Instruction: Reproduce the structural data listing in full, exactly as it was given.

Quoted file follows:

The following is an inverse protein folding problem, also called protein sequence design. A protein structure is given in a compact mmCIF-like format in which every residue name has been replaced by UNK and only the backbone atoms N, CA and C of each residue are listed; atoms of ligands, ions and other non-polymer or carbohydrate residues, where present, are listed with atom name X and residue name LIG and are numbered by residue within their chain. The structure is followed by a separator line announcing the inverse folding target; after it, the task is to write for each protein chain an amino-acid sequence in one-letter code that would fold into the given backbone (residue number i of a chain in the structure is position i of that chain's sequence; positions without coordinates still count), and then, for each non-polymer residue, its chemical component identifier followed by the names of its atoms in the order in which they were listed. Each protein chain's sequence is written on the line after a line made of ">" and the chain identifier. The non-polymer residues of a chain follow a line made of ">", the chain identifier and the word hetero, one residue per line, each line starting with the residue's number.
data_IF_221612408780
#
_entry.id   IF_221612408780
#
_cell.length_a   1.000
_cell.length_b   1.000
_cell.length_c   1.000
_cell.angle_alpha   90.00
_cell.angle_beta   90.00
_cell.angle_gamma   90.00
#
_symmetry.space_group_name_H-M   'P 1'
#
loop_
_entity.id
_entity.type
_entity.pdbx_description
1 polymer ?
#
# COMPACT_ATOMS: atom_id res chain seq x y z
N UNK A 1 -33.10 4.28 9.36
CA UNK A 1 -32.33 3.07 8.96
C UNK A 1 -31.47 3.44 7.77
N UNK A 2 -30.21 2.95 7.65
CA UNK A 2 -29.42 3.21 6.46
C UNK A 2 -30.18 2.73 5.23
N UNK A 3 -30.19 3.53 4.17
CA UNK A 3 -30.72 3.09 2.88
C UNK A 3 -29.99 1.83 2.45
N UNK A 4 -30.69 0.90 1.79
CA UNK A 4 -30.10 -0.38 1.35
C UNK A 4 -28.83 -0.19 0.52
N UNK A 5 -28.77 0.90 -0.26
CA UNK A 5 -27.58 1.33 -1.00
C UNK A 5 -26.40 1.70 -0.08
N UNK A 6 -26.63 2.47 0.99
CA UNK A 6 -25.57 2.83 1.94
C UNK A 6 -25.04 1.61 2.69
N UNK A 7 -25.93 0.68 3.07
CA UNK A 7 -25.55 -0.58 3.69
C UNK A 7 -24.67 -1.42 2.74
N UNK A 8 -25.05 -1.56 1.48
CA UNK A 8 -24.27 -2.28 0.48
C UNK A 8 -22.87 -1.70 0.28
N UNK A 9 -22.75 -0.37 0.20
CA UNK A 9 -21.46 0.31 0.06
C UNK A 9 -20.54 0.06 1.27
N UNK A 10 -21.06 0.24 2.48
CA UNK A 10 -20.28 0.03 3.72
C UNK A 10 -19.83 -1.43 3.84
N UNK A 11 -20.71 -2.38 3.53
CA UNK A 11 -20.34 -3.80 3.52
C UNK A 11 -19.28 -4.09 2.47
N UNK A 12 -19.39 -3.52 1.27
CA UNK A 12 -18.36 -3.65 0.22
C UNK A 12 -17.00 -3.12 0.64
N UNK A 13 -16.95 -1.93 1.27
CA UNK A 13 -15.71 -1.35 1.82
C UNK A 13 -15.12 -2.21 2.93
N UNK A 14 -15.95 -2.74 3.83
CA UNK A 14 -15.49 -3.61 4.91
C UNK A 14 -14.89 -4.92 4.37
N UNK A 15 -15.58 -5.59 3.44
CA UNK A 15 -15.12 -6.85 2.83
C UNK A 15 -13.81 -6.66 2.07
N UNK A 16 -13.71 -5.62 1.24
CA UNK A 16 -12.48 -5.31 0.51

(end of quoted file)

The following is an inverse protein folding problem, also called protein sequence design. A protein structure is given in a compact mmCIF-like format in which every residue name has been replaced by UNK and only the backbone atoms N, CA and C of each residue are listed; atoms of ligands, ions and other non-polymer or carbohydrate residues, where present, are listed with atom name X and residue name LIG and are numbered by residue within their chain. The structure is followed by a separator line announcing the inverse folding target; after it, the task is to write for each protein chain an amino-acid sequence in one-letter code that would fold into the given backbone (residue number i of a chain in the structure is position i of that chain's sequence; positions without coordinates still count), and then, for each non-polymer residue, its chemical component identifier followed by the names of its atoms in the order in which they were listed. Each protein chain's sequence is written on the line after a line made of ">" and the chain identifier. The non-polymer residues of a chain follow a line made of ">", the chain identifier and the word hetero, one residue per line, each line starting with the residue's number.
data_IF_221612408780
#
_entry.id   IF_221612408780
#
_cell.length_a   1.000
_cell.length_b   1.000
_cell.length_c   1.000
_cell.angle_alpha   90.00
_cell.angle_beta   90.00
_cell.angle_gamma   90.00
#
_symmetry.space_group_name_H-M   'P 1'
#
loop_
_entity.id
_entity.type
_entity.pdbx_description
1 polymer ?
#
# COMPACT_ATOMS: atom_id res chain seq x y z
N UNK A 1 -33.10 4.28 9.36
CA UNK A 1 -32.33 3.07 8.96
C UNK A 1 -31.47 3.44 7.77
N UNK A 2 -30.21 2.95 7.65
CA UNK A 2 -29.42 3.21 6.46
C UNK A 2 -30.18 2.73 5.23
N UNK A 3 -30.19 3.53 4.17
CA UNK A 3 -30.72 3.09 2.88
C UNK A 3 -29.99 1.83 2.45
N UNK A 4 -30.69 0.90 1.79
CA UNK A 4 -30.10 -0.38 1.35
C UNK A 4 -28.83 -0.19 0.52
N UNK A 5 -28.77 0.90 -0.26
CA UNK A 5 -27.58 1.33 -1.00
C UNK A 5 -26.40 1.70 -0.08
N UNK A 6 -26.63 2.47 0.99
CA UNK A 6 -25.57 2.83 1.94
C UNK A 6 -25.04 1.61 2.69
N UNK A 7 -25.93 0.68 3.07
CA UNK A 7 -25.55 -0.58 3.69
C UNK A 7 -24.67 -1.42 2.74
N UNK A 8 -25.05 -1.56 1.48
CA UNK A 8 -24.27 -2.28 0.48
C UNK A 8 -22.87 -1.70 0.28
N UNK A 9 -22.75 -0.37 0.20
CA UNK A 9 -21.46 0.31 0.06
C UNK A 9 -20.54 0.06 1.27
N UNK A 10 -21.06 0.24 2.48
CA UNK A 10 -20.28 0.03 3.72
C UNK A 10 -19.83 -1.43 3.84
N UNK A 11 -20.71 -2.38 3.53
CA UNK A 11 -20.34 -3.80 3.52
C UNK A 11 -19.28 -4.09 2.47
N UNK A 12 -19.39 -3.52 1.27
CA UNK A 12 -18.36 -3.65 0.22
C UNK A 12 -17.00 -3.12 0.64
N UNK A 13 -16.95 -1.93 1.27
CA UNK A 13 -15.71 -1.35 1.82
C UNK A 13 -15.12 -2.21 2.93
N UNK A 14 -15.95 -2.74 3.83
CA UNK A 14 -15.49 -3.61 4.91
C UNK A 14 -14.89 -4.92 4.37
N UNK A 15 -15.58 -5.59 3.44
CA UNK A 15 -15.12 -6.85 2.83
C UNK A 15 -13.81 -6.66 2.07
N UNK A 16 -13.71 -5.62 1.24
CA UNK A 16 -12.48 -5.31 0.51